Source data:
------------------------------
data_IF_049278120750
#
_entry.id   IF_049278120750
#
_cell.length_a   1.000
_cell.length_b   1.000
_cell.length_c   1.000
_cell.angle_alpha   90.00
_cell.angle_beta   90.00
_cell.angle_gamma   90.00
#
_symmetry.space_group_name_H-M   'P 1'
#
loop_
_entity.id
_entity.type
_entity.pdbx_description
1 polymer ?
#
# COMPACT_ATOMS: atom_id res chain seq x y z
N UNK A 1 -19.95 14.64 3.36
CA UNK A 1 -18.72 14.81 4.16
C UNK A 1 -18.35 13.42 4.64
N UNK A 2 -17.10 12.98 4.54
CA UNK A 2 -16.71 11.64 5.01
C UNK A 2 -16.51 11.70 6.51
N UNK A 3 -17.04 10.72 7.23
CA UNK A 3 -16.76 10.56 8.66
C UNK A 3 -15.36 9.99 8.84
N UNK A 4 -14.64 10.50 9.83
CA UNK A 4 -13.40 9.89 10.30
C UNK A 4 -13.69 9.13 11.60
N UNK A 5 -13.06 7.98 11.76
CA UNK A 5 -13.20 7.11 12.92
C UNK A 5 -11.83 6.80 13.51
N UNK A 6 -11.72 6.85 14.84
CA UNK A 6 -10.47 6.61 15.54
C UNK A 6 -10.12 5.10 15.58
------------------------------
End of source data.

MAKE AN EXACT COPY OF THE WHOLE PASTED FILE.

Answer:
data_IF_049278120750
#
_entry.id   IF_049278120750
#
_cell.length_a   1.000
_cell.length_b   1.000
_cell.length_c   1.000
_cell.angle_alpha   90.00
_cell.angle_beta   90.00
_cell.angle_gamma   90.00
#
_symmetry.space_group_name_H-M   'P 1'
#
loop_
_entity.id
_entity.type
_entity.pdbx_description
1 polymer ?
#
# COMPACT_ATOMS: atom_id res chain seq x y z
N UNK A 1 -19.95 14.64 3.36
CA UNK A 1 -18.72 14.81 4.16
C UNK A 1 -18.35 13.42 4.64
N UNK A 2 -17.10 12.98 4.54
CA UNK A 2 -16.71 11.64 5.01
C UNK A 2 -16.51 11.70 6.51
N UNK A 3 -17.04 10.72 7.23
CA UNK A 3 -16.76 10.56 8.66
C UNK A 3 -15.36 9.99 8.84
N UNK A 4 -14.64 10.50 9.83
CA UNK A 4 -13.40 9.89 10.30
C UNK A 4 -13.69 9.13 11.60
N UNK A 5 -13.06 7.98 11.76
CA UNK A 5 -13.20 7.11 12.92
C UNK A 5 -11.83 6.80 13.51
N UNK A 6 -11.72 6.85 14.84
CA UNK A 6 -10.47 6.61 15.54
C UNK A 6 -10.12 5.10 15.58